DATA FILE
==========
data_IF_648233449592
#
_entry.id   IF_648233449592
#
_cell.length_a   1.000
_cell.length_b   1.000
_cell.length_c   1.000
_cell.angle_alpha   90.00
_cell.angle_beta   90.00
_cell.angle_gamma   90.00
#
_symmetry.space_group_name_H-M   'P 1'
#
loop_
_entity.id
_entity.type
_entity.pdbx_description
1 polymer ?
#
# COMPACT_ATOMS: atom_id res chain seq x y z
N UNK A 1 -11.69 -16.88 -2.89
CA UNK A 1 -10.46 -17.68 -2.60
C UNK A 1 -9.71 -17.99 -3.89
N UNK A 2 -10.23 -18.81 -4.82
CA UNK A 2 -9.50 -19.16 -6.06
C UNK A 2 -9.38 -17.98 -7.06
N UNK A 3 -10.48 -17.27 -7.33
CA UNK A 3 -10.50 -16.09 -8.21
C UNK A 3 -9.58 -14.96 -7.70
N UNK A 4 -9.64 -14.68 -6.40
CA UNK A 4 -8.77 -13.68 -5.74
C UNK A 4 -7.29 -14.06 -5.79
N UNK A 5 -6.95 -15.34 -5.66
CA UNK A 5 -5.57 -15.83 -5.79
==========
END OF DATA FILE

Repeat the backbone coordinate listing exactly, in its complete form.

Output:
data_IF_648233449592
#
_entry.id   IF_648233449592
#
_cell.length_a   1.000
_cell.length_b   1.000
_cell.length_c   1.000
_cell.angle_alpha   90.00
_cell.angle_beta   90.00
_cell.angle_gamma   90.00
#
_symmetry.space_group_name_H-M   'P 1'
#
loop_
_entity.id
_entity.type
_entity.pdbx_description
1 polymer ?
#
# COMPACT_ATOMS: atom_id res chain seq x y z
N UNK A 1 -11.69 -16.88 -2.89
CA UNK A 1 -10.46 -17.68 -2.60
C UNK A 1 -9.71 -17.99 -3.89
N UNK A 2 -10.23 -18.81 -4.82
CA UNK A 2 -9.50 -19.16 -6.06
C UNK A 2 -9.38 -17.98 -7.06
N UNK A 3 -10.48 -17.27 -7.33
CA UNK A 3 -10.50 -16.09 -8.21
C UNK A 3 -9.58 -14.96 -7.70
N UNK A 4 -9.64 -14.68 -6.40
CA UNK A 4 -8.77 -13.68 -5.74
C UNK A 4 -7.29 -14.06 -5.79
N UNK A 5 -6.95 -15.34 -5.66
CA UNK A 5 -5.57 -15.83 -5.79